Peyton Manning Gets the Matt Harvey Treatment, This Is Why Danny Amendola Got Paid, Andy Dalton’s Feelings

Saturday November 21st, 2015

1. I think it’s too early to hold a candlelight vigil for Peyton Manning.

I threw this theory around last offseason and was routinely shouted down at the office, but what if the Broncos gave Peyton the Matt Harvey treatment and sat him for a few starts midseason? If you’re Denver, your No. 1 priority is having Peyton Manning as healthy as possible for the playoffs. In fact, last January, Greg Bedard argued that Manning was just fine early in the regular season when he was 100%. His problems stemmed from the nagging injuries that piled up over the course of the year, culminating in that hot-garbage outing against the Colts in the playoffs.

Consider Manning’s performances in September, when he was adjusting to life with Gary Kubiak but was seemingly healthy (well, as healthy as a 39-year-old with serious neck problems can be): 63.8% completions, 251.7 yards/game, 5 TD, 3 INT, 83.3 passer rating. And that included a comeback win in Kansas City, the very team that just ate his soul. Those aren’t the statistics of a world-beater, but certainly they’re good enough to beat just about anyone as long as the defense is playing up to its reputation.

The Broncos have a three-game lead in the AFC West and the best defense in football. The road to Super Bowl 50 will go through Foxborough; it’s probably too late to do anything about that. The regular season is almost an afterthought now. Can a 39-year-old Manning win in the January cold? Maybe not. But if he gets three or four weeks off, and has a chance to go into the playoffs fresh and healthy-ish, it gives the Broncos the best chance they could possibly have at a Super Bowl run.

• WHAT 54 NFL PASSES TELL US ABOUT BROCK OSWEILER: Peyton Manning’s backup will make his first career start against the Bears—and against his old coaches who know his weaknesses.

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2. I think, while the six New England states are flying flags at half-mast in memory of the fifth metatarsal in Julian Edelman’s left foot, folks forget that he wasn’t the original heir to the Wes Welker throne. That was Danny Amendola.

When the Patriots and Welker parted ways after the 2012 season, Amendola was brought in from St. Louis on a five-year, $31 million deal (with $10 million guaranteed), presumably to be Tom Brady’s new slot machine. It didn’t take long for Amendola to live up to his reputation for being injury-prone in that first season: He had 10 catches in his Patriots debut, but also tore a groin muscle. Julian Edelman slid into a bigger role. And, as Paul Harvey would say, now you know the rest of the story.

Amendola has since become an expensive role player, a third receiver (and, in a New England offense that has Rob Gronkowski and has had backs like Shane Vereen and Dion Lewis, that’s more like a fourth or fifth receiver) and return specialist.

Now, with Edelman going down, Amendola has a chance to play the role he was originally expected to fill. Amendola is more sure-handed than Edelman and has a knack for finding soft spots in coverage. But he lacks the quick-twitch athleticism and separation skills of Welker or Edelman. (He also doesn’t run-block as well as Edelman.) Many of Amendola’s catches this season have come courtesy of the attention Gronkowski and Edelman draw, leaving Amendola to work against soft zones and No. 4 cornerbacks.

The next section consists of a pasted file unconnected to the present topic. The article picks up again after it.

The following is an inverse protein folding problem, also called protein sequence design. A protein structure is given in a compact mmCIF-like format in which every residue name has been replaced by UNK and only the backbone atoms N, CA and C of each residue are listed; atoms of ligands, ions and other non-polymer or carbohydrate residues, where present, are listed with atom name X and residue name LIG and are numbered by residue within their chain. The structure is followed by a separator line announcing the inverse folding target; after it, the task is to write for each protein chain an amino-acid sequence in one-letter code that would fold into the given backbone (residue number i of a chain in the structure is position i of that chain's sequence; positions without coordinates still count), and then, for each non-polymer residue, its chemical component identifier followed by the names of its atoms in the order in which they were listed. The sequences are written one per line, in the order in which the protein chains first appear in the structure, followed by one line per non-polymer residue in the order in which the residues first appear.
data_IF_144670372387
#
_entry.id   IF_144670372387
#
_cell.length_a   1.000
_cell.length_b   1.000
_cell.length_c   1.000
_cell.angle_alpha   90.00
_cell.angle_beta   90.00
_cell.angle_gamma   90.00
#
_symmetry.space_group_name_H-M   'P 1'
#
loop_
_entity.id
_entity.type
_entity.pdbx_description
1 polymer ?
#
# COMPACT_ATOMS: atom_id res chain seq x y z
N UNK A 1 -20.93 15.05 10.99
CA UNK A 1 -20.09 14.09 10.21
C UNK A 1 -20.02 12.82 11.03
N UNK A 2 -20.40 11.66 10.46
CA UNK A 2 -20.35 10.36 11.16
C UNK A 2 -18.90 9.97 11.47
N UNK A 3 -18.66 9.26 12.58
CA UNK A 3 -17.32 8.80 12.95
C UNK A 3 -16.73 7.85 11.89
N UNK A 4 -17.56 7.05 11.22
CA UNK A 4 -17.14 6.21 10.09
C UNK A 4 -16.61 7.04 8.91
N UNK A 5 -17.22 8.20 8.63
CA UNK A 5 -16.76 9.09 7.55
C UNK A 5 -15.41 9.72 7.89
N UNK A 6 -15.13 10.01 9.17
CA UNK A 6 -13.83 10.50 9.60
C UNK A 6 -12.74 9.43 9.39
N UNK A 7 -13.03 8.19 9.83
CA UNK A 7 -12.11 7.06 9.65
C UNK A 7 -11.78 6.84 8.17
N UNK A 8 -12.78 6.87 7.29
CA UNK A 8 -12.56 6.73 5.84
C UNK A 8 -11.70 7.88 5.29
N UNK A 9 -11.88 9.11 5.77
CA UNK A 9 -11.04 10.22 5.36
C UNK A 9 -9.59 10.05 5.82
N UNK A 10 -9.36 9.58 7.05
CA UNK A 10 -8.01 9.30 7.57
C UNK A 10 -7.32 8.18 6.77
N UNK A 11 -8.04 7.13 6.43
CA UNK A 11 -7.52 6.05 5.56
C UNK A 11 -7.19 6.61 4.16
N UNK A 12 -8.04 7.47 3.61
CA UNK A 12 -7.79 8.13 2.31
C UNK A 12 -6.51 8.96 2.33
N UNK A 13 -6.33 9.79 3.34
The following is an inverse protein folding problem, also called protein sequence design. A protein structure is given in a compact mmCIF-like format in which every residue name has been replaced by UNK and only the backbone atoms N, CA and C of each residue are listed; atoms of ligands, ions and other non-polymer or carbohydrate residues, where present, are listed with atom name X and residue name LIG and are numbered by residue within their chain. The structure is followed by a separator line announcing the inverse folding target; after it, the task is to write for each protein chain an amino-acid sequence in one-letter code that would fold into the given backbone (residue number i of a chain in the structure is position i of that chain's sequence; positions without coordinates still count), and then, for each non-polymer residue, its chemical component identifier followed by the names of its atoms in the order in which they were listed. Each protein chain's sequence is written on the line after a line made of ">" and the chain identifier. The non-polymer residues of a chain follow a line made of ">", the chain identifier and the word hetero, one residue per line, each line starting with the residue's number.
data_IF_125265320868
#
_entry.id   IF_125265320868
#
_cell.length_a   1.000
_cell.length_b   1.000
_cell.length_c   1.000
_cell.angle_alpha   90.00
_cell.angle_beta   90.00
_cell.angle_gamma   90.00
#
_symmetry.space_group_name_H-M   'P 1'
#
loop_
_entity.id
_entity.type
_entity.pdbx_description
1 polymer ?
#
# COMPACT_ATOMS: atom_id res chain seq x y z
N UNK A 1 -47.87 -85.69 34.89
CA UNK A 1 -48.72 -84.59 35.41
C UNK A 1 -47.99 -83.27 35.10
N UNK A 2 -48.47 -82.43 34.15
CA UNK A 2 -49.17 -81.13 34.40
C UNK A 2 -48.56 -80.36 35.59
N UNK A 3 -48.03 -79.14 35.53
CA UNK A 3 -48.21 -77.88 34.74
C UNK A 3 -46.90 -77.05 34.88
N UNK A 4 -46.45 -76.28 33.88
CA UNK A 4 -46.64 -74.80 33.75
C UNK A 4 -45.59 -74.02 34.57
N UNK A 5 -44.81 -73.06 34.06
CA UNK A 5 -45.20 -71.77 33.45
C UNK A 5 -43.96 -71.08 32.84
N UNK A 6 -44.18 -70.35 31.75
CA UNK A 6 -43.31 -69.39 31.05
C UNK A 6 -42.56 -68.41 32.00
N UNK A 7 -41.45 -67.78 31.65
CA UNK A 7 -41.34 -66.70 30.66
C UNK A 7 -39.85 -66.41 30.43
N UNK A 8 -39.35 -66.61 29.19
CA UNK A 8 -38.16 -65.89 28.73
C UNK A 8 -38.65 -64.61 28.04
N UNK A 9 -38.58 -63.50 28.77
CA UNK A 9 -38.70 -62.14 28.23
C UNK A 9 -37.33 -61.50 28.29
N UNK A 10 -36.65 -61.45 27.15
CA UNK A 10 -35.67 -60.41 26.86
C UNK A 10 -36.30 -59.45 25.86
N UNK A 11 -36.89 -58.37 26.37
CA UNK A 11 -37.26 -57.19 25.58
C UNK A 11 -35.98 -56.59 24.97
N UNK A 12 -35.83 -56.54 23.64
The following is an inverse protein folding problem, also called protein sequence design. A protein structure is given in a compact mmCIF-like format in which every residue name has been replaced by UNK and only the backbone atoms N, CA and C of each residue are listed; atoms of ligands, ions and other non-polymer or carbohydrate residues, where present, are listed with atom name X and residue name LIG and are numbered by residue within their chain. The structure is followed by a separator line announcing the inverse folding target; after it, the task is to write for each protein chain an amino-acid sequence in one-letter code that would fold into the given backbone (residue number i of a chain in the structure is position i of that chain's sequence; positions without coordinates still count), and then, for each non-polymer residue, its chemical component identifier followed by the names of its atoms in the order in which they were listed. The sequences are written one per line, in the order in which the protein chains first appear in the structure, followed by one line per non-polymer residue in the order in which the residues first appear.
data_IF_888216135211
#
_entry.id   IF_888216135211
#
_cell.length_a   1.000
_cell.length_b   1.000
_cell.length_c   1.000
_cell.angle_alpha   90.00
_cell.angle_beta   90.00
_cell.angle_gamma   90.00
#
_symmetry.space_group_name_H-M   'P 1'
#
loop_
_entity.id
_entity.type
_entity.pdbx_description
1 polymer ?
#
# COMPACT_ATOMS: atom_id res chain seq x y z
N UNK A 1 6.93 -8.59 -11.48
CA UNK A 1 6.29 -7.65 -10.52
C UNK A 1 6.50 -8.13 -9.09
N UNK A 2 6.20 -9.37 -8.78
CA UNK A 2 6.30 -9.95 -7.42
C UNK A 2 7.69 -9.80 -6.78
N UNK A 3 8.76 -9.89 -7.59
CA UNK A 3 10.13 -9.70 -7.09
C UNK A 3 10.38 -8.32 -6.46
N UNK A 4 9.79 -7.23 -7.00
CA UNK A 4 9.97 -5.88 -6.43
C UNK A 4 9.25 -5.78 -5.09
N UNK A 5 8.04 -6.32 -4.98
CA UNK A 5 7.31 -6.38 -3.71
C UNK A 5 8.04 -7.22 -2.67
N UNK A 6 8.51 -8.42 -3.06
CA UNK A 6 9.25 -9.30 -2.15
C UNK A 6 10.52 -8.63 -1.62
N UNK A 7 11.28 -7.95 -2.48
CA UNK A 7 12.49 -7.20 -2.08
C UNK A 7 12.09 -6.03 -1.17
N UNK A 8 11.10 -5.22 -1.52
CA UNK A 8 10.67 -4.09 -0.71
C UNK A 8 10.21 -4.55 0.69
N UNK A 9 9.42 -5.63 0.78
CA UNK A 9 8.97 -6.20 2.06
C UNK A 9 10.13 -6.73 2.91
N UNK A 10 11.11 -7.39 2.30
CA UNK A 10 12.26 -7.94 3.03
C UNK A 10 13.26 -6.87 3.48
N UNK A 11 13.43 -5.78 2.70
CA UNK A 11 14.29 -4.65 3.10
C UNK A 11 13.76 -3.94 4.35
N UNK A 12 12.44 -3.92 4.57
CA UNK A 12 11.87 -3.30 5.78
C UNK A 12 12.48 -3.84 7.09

One week ago, the Patriots offense was held (relatively) in check in East Rutherford. If they’re going to get back on track Monday night, Amendola has to be the receiver that they thought he was three-and-a-half years ago.

• BARGAIN-BIN BRADY: Arguably the greatest quarterback in NFL history plays on a contact befitting a career journeyman. Andrew Brandt breaks down Brady’s bizarre deal.

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3a. I think one thing is clear: If Andy Dalton took offense to a joke that wouldn’t have raised eyebrows in a second-grade classroom, he clearly does not have a case of rabbit ears. Because if he heard what folks say about him every January…

3b. I think, on the subject of Andy Dalton, Bengals fans have to have that old, familiar, uneasy feeling in the pit of their stomachs. And for once, it has nothing to do with skyline chili [rim shot!].

Dalton was bad on Monday night. Very bad. Yup, he got little help, as Tyler Eiftert dropped three passes and A.J. Green’s fumble killed the last drive. But Dalton also caught one huge and one decent-sized break in the fourth quarter: Andre Hal dropped an easy interception at the Bengals’ 25, a ball that should have never been thrown. And on a third down on the Bengals’ second-to-last drive, Johnathan Joseph dropped a catchable interception on the sideline, costing the Texans some 30 yards of field position.

So really, this game should have been out of reach long before Quintin Demps pried the ball out of Green’s hands. The Texans have held two opponents to less than 300 yards of offense this season. One was Andy Dalton and the Bengals. The other was Zach Mettenberger and the Titans.

I don’t need to waste more ink re-capping the late-season follies of the Red Rifle. And when you’re 8-1 with a two-and-a-half game lead in your division, there’s no such thing as a must-win in mid-November. But for the psychological well-being of the Queen City, Dalton needs to be, let’s say “better than terrible” Sunday night in Glendale.

• ANDY DALTON AND BENGALS FANS: IT’S COMPLICATED: Infamously booed by the hometown crowd at the MLB All-Star Game in July, Andy Dalton is winning over even the most skeptical Cincy supporters by his performance during an unbeaten start. What would really seal the deal? That’s obvious.

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4. I think I have enjoyed watching the Vikings’ Terence Newman thoroughly pummel Father Time this autumn (he’s older than me… maybe I gave up on my dream of being a shutdown corner too soon).